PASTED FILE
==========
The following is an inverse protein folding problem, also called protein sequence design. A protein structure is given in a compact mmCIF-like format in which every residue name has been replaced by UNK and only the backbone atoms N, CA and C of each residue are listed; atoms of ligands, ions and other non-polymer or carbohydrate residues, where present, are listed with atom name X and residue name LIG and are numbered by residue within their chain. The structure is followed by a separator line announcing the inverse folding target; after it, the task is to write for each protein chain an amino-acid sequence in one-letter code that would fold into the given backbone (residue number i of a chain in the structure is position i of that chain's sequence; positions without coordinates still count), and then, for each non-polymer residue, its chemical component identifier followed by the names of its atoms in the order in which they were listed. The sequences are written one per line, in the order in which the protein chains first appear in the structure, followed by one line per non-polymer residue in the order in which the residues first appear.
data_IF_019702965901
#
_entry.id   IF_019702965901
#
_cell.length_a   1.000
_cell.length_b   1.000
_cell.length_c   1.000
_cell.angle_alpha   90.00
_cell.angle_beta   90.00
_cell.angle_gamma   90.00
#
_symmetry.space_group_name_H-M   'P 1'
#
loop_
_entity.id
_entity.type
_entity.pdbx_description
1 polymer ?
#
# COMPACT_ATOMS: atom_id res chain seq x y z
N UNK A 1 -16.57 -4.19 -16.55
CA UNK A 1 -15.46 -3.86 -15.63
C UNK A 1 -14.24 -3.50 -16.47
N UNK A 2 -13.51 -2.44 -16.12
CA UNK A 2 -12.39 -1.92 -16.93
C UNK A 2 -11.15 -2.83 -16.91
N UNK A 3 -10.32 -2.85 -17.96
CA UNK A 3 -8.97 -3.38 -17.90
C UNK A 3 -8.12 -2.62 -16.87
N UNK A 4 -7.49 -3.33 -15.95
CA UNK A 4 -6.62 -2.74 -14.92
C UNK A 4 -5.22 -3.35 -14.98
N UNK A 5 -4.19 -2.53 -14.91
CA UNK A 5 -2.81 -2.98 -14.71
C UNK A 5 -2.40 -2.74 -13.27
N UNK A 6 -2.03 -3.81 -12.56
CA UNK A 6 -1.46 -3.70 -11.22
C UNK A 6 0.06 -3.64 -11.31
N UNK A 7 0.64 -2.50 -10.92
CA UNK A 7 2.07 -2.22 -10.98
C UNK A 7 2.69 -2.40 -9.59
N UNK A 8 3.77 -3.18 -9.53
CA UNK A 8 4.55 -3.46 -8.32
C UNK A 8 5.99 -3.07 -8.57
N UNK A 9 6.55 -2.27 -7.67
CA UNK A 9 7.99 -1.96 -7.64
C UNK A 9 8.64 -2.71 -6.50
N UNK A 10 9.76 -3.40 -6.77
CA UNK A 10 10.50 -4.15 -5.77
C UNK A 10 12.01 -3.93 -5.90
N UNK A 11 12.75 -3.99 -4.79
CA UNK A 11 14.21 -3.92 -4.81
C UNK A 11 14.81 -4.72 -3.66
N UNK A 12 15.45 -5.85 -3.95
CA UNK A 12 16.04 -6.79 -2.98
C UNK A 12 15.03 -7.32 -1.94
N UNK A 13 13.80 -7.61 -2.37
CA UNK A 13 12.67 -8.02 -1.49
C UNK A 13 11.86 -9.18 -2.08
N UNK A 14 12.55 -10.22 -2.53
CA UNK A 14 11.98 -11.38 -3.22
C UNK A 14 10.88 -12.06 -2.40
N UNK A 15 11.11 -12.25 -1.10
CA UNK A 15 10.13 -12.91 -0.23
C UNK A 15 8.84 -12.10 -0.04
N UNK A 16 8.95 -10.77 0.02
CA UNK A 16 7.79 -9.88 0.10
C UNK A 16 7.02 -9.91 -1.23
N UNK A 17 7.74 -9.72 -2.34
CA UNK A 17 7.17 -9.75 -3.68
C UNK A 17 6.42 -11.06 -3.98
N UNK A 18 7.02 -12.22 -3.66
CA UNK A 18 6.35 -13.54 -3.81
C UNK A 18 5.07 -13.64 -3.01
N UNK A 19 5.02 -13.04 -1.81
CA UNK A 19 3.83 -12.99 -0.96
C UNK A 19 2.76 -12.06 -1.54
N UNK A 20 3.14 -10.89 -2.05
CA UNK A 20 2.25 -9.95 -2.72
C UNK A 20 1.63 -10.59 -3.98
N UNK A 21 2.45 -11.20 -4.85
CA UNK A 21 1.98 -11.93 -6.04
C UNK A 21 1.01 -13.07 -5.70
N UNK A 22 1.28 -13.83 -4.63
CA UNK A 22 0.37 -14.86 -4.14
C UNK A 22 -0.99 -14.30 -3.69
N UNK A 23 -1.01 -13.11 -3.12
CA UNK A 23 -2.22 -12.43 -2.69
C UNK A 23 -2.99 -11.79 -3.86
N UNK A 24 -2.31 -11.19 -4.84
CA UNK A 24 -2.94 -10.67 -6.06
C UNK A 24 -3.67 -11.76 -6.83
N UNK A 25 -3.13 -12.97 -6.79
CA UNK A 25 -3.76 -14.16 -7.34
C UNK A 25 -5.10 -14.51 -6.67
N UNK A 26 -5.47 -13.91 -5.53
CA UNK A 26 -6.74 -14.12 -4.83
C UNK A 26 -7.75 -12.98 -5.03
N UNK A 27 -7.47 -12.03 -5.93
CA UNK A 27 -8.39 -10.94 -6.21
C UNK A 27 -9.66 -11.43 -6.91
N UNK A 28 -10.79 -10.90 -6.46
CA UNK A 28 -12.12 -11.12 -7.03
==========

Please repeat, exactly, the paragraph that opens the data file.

The following is an inverse protein folding problem, also called protein sequence design. A protein structure is given in a compact mmCIF-like format in which every residue name has been replaced by UNK and only the backbone atoms N, CA and C of each residue are listed; atoms of ligands, ions and other non-polymer or carbohydrate residues, where present, are listed with atom name X and residue name LIG and are numbered by residue within their chain. The structure is followed by a separator line announcing the inverse folding target; after it, the task is to write for each protein chain an amino-acid sequence in one-letter code that would fold into the given backbone (residue number i of a chain in the structure is position i of that chain's sequence; positions without coordinates still count), and then, for each non-polymer residue, its chemical component identifier followed by the names of its atoms in the order in which they were listed. The sequences are written one per line, in the order in which the protein chains first appear in the structure, followed by one line per non-polymer residue in the order in which the residues first appear.